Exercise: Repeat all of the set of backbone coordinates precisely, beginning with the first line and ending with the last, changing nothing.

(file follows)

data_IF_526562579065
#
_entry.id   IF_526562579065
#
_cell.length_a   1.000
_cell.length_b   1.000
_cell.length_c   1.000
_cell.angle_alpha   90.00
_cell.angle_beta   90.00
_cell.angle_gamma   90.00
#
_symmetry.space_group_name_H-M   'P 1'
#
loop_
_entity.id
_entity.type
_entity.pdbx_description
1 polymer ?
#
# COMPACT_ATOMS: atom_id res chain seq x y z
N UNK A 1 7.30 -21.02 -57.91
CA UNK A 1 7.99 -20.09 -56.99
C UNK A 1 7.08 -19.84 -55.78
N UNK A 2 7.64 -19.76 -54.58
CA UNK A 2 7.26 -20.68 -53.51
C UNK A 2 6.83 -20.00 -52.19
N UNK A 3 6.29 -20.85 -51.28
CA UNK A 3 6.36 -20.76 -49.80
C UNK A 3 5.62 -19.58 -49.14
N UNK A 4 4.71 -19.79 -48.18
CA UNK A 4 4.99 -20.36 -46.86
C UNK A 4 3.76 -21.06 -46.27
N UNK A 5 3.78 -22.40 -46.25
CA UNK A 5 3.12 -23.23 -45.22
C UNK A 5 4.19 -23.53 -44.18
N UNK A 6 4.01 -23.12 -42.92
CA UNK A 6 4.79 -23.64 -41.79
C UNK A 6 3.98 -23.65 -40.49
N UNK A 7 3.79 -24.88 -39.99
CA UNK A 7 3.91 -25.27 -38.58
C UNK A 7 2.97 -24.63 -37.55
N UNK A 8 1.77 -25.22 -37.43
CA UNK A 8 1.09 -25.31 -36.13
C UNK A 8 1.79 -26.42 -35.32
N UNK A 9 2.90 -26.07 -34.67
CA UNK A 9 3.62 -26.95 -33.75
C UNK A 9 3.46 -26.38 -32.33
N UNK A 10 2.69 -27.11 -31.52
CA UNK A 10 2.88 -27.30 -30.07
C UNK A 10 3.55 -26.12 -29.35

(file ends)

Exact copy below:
data_IF_526562579065
#
_entry.id   IF_526562579065
#
_cell.length_a   1.000
_cell.length_b   1.000
_cell.length_c   1.000
_cell.angle_alpha   90.00
_cell.angle_beta   90.00
_cell.angle_gamma   90.00
#
_symmetry.space_group_name_H-M   'P 1'
#
loop_
_entity.id
_entity.type
_entity.pdbx_description
1 polymer ?
#
# COMPACT_ATOMS: atom_id res chain seq x y z
N UNK A 1 7.30 -21.02 -57.91
CA UNK A 1 7.99 -20.09 -56.99
C UNK A 1 7.08 -19.84 -55.78
N UNK A 2 7.64 -19.76 -54.58
CA UNK A 2 7.26 -20.68 -53.51
C UNK A 2 6.83 -20.00 -52.19
N UNK A 3 6.29 -20.85 -51.28
CA UNK A 3 6.36 -20.76 -49.80
C UNK A 3 5.62 -19.58 -49.14
N UNK A 4 4.71 -19.79 -48.18
CA UNK A 4 4.99 -20.36 -46.86
C UNK A 4 3.76 -21.06 -46.27
N UNK A 5 3.78 -22.40 -46.25
CA UNK A 5 3.12 -23.23 -45.22
C UNK A 5 4.19 -23.53 -44.18
N UNK A 6 4.01 -23.12 -42.92
CA UNK A 6 4.79 -23.64 -41.79
C UNK A 6 3.98 -23.65 -40.49
N UNK A 7 3.79 -24.88 -39.99
CA UNK A 7 3.91 -25.27 -38.58
C UNK A 7 2.97 -24.63 -37.55
N UNK A 8 1.77 -25.22 -37.43
CA UNK A 8 1.09 -25.31 -36.13
C UNK A 8 1.79 -26.42 -35.32
N UNK A 9 2.90 -26.07 -34.67
CA UNK A 9 3.62 -26.95 -33.75
C UNK A 9 3.46 -26.38 -32.33
N UNK A 10 2.69 -27.11 -31.52
CA UNK A 10 2.88 -27.30 -30.07
C UNK A 10 3.55 -26.12 -29.35